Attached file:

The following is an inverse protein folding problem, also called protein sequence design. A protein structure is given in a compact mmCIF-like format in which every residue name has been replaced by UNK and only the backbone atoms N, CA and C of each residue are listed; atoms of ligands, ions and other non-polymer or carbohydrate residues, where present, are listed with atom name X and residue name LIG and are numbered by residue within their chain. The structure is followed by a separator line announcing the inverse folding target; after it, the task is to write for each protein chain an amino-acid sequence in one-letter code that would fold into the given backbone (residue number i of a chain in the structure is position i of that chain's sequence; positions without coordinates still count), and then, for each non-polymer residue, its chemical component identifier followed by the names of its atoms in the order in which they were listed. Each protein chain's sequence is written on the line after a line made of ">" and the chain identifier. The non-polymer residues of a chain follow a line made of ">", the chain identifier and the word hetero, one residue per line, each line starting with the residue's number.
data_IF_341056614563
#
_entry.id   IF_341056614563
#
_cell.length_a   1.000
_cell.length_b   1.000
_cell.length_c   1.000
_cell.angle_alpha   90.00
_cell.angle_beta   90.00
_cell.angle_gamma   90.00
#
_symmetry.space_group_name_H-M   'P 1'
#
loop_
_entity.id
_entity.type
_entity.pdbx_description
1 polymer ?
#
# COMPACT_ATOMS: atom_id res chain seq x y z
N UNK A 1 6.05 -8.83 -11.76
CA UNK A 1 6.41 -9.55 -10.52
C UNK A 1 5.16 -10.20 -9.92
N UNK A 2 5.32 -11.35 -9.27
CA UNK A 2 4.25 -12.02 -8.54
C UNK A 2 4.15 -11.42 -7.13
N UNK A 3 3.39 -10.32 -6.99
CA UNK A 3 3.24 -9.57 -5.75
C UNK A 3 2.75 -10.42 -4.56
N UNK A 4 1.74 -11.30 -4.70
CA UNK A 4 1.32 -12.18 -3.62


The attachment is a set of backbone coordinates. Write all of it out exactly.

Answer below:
The following is an inverse protein folding problem, also called protein sequence design. A protein structure is given in a compact mmCIF-like format in which every residue name has been replaced by UNK and only the backbone atoms N, CA and C of each residue are listed; atoms of ligands, ions and other non-polymer or carbohydrate residues, where present, are listed with atom name X and residue name LIG and are numbered by residue within their chain. The structure is followed by a separator line announcing the inverse folding target; after it, the task is to write for each protein chain an amino-acid sequence in one-letter code that would fold into the given backbone (residue number i of a chain in the structure is position i of that chain's sequence; positions without coordinates still count), and then, for each non-polymer residue, its chemical component identifier followed by the names of its atoms in the order in which they were listed. Each protein chain's sequence is written on the line after a line made of ">" and the chain identifier. The non-polymer residues of a chain follow a line made of ">", the chain identifier and the word hetero, one residue per line, each line starting with the residue's number.
data_IF_341056614563
#
_entry.id   IF_341056614563
#
_cell.length_a   1.000
_cell.length_b   1.000
_cell.length_c   1.000
_cell.angle_alpha   90.00
_cell.angle_beta   90.00
_cell.angle_gamma   90.00
#
_symmetry.space_group_name_H-M   'P 1'
#
loop_
_entity.id
_entity.type
_entity.pdbx_description
1 polymer ?
#
# COMPACT_ATOMS: atom_id res chain seq x y z
N UNK A 1 6.05 -8.83 -11.76
CA UNK A 1 6.41 -9.55 -10.52
C UNK A 1 5.16 -10.20 -9.92
N UNK A 2 5.32 -11.35 -9.27
CA UNK A 2 4.25 -12.02 -8.54
C UNK A 2 4.15 -11.42 -7.13
N UNK A 3 3.39 -10.32 -6.99
CA UNK A 3 3.24 -9.57 -5.75
C UNK A 3 2.75 -10.42 -4.56
N UNK A 4 1.74 -11.30 -4.70
CA UNK A 4 1.32 -12.18 -3.62